The most dramatic example is the Antarctic Peninsula, which juts far north from the main ice sheet, and where average temperatures have soared 7 degrees Fahrenheit in the last 50 years. In 1995 and 2002, large chunks of the peninsula's Larsen Ice Shelf suddenly disintegrated into the ocean within days. Scientists now suspect that pooling water was at work; liquid tends to burrow down, fracturing the ice with heat or pressure, or both, until a shattering point is reached. Today, another giant piece of the Larsen is cracking, and could come apart at any time.
Further south, temperatures have remained more or less stable, but many of the newly spotted streams there already make their way from the interior out onto ice shelves, or originate on the shelves themselves. That raises the specter that such collapses could happen across much vaster reaches of Antarctica this century, should warming proceed as expected, said Kingslake.
On the other hand, an accompanying study led by Bell found that a longtime drainage on West Antarctica's Nansen Ice Shelf may actually be helping keep the shelf together. The elaborate river-like system on the 30-mile-long shelf was first observed in 1909, by a team from the expedition led by British explorer Ernest Shackleton. Aerial imagery and remote sensing since then shows it has remained remarkably stable, efficiently draining excess meltwater during summer through a series of deep sinkholes and a roaring 400-foot-wide waterfall into the ocean. "It could develop this way in other places, or things could just devolve into giant slush puddles," said Bell. "Ice is dynamic and complex, and we don't have the data yet."
Near the other pole, seasonal melt streams and ponds are far more common on the fast-warming Greenland ice sheet, and their growing influence may hold lessons. In recent years as much as 90 percent of Greenland's ice surface has undergone some degree of seasonal melting. Much of the water probably stays at or near the surface and refreezes in winter. But in some areas, it is plunging through deep holes to underlying rock, lubricating glaciers' slide to the sea. In others, water may be refreezing near the surface into solid sheets that can more easily channel surface melt to the sea in succeeding seasons. Until recently, icebergs discharged from glaciers were Greenland's main contributor to sea-level rise. But between 2011 and 2014, 70 percent of the 269 million tons of Greenland's ice and snow lost to the ocean came directly from meltwater, not icebergs.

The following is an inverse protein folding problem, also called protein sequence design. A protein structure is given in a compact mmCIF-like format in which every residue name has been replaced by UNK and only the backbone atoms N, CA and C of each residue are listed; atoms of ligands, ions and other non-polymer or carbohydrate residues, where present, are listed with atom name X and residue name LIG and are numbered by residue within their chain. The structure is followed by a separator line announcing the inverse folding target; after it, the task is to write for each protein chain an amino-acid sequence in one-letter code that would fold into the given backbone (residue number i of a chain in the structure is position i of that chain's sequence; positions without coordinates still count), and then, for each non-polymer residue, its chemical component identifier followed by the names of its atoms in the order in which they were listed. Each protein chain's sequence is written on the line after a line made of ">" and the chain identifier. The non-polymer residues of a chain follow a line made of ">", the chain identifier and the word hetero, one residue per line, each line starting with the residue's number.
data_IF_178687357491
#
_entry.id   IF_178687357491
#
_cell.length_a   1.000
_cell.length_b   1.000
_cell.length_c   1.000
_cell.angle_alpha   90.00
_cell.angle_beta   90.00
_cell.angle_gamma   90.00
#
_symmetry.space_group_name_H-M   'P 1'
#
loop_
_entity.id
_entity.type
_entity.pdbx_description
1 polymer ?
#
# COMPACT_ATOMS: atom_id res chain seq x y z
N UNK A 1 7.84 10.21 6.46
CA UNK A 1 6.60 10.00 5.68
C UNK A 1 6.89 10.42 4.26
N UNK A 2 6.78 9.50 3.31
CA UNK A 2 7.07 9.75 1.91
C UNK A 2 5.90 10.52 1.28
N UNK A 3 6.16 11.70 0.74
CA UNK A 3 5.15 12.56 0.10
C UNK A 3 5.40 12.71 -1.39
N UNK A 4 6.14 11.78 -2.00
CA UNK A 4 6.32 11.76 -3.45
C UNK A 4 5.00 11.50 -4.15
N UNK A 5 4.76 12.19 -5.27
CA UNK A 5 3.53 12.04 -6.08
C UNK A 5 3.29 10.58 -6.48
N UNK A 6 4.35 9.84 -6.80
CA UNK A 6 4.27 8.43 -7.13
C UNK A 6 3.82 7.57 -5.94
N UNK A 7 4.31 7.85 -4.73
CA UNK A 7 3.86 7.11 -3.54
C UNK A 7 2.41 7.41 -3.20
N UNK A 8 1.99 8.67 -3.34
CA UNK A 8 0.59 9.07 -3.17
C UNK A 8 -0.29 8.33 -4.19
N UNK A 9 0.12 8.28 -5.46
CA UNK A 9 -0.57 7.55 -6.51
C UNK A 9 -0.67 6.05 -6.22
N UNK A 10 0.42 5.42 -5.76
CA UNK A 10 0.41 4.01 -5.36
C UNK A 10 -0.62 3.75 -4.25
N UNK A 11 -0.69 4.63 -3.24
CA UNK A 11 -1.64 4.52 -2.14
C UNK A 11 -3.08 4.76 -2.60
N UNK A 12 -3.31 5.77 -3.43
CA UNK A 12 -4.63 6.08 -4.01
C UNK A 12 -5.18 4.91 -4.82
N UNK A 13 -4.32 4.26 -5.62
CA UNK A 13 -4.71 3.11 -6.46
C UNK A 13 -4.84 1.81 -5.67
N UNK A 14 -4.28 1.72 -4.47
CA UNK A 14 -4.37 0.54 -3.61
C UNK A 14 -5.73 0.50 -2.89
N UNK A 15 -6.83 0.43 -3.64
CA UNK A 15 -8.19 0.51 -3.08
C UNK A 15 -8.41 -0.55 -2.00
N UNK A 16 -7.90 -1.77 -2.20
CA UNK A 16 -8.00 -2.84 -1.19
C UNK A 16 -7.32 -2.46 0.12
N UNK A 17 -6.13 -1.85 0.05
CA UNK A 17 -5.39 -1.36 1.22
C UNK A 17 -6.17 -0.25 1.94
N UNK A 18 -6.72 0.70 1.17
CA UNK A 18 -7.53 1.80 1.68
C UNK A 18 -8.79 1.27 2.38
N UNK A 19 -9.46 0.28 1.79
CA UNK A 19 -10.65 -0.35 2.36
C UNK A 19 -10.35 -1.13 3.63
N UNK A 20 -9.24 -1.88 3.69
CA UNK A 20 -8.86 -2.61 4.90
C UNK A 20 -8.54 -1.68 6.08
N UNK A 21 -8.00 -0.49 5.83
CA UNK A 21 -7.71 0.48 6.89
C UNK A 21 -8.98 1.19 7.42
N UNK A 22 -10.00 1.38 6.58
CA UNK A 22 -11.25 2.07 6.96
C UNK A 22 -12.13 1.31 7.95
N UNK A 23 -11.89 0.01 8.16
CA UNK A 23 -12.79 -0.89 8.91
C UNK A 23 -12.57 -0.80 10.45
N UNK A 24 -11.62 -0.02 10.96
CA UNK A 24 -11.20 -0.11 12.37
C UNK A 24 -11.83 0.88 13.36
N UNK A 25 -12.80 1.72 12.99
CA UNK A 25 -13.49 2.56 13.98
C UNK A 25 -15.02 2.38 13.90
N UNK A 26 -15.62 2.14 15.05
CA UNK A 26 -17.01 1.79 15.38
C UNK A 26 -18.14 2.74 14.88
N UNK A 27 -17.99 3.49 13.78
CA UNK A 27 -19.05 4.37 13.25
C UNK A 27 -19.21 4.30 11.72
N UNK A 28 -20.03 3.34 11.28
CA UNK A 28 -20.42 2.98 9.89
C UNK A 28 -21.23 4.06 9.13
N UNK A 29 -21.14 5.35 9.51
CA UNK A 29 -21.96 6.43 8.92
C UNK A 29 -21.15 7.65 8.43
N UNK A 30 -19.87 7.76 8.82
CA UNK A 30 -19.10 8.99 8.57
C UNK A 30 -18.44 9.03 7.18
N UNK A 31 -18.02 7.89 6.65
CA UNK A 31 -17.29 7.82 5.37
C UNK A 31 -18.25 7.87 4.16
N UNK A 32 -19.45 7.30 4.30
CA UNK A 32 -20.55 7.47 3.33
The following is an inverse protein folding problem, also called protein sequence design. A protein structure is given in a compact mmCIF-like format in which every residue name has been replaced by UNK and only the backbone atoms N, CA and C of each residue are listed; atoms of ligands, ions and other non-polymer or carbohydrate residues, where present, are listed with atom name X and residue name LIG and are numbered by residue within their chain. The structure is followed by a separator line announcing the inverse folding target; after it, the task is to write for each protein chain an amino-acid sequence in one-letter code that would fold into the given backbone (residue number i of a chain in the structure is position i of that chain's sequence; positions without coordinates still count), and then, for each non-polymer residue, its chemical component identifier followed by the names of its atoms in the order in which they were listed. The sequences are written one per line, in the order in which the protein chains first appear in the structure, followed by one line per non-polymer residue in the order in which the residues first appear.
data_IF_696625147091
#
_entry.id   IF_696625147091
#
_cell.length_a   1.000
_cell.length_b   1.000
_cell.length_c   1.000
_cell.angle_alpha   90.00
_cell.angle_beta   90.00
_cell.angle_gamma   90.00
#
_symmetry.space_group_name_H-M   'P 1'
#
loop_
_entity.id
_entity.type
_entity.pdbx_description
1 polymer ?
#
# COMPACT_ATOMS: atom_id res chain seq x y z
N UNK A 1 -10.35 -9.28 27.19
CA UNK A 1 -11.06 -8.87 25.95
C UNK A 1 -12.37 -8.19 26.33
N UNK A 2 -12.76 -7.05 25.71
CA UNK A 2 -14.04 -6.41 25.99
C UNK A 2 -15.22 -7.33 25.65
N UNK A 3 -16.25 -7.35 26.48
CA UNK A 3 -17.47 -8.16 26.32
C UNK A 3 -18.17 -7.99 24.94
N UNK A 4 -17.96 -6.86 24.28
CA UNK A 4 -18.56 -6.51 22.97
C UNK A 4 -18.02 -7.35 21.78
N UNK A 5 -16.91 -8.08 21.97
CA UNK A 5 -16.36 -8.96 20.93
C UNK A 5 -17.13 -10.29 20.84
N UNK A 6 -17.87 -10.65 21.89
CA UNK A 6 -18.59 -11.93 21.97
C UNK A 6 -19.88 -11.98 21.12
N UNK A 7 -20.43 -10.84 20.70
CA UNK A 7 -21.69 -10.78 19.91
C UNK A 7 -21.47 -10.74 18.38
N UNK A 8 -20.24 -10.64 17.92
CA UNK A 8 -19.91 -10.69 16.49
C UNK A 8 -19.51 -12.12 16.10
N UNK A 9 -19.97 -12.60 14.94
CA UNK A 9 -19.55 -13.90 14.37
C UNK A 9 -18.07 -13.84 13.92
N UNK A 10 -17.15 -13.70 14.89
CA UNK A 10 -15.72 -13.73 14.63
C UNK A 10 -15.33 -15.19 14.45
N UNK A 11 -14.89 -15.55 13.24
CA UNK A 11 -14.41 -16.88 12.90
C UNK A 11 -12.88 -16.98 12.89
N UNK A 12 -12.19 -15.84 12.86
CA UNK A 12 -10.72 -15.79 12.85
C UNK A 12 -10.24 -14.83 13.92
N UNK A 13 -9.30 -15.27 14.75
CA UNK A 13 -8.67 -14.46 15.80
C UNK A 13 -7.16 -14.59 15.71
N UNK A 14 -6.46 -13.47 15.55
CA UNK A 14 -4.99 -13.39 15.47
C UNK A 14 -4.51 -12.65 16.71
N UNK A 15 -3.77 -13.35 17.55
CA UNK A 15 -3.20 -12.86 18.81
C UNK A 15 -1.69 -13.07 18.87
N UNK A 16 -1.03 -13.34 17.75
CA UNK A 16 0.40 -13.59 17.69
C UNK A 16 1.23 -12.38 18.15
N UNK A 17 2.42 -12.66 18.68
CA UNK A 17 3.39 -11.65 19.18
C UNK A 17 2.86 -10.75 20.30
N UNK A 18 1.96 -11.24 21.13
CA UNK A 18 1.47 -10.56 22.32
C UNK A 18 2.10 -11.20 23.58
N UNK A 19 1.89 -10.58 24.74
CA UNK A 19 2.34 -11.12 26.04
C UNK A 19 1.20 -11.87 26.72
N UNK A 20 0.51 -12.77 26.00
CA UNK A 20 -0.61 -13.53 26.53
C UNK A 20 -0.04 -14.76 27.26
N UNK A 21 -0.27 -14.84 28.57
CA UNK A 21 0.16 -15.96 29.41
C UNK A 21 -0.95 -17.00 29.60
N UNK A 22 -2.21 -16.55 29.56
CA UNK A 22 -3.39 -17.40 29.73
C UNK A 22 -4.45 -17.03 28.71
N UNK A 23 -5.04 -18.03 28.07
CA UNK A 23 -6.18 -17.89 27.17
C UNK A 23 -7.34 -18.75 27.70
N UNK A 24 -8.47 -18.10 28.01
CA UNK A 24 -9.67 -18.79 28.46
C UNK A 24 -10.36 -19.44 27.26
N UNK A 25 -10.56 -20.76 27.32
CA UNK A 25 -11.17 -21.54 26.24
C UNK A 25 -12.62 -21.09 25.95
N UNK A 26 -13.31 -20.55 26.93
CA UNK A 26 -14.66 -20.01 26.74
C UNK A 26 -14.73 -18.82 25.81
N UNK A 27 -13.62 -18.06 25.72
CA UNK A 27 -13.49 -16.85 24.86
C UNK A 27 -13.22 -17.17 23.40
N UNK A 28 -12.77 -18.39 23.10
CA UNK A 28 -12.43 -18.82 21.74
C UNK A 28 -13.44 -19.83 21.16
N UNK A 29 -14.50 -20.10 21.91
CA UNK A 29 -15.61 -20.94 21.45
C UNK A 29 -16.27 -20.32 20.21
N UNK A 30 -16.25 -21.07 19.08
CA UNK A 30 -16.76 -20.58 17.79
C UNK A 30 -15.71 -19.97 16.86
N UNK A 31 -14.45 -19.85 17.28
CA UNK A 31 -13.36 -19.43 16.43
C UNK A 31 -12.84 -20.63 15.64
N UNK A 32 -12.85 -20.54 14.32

Antarctica's visible drainages may be the tip of the proverbial iceberg. Another study by a separate team published in January revealed that East Antarctica's Roi Baudouin Ice Shelf harbors a largely invisible liquid drainage just under the snow. The team, led by Utrecht University polar scientist Jan Lenaerts, detected it using radar images and drilling. They suspect that such features lurk in many places. And unlike surface streams, these ones are insulated, so may stay liquid year-round.
Helen Fricker, a glaciologist at Scripps Institution of Oceanography who was not involved the new studies, said of the continent-wide survey, "We knew there were other [melt] zones, but we didn't know exactly how extensive they are. This is a really nice study, as it does just that." Douglas MacAyeal, a glaciologist at the University of Chicago also not involved in the studies, said that until recently, "nobody's been that interested in melting," because most scientists thought it was relatively rare. Now, he said, "We're working hard to figure out if this stuff is relevant to sea-level predictions."
Materials provided by Lamont-Doherty Earth Observatory, Columbia University. Original written by Kevin Krajick. Note: Content may be edited for style and length.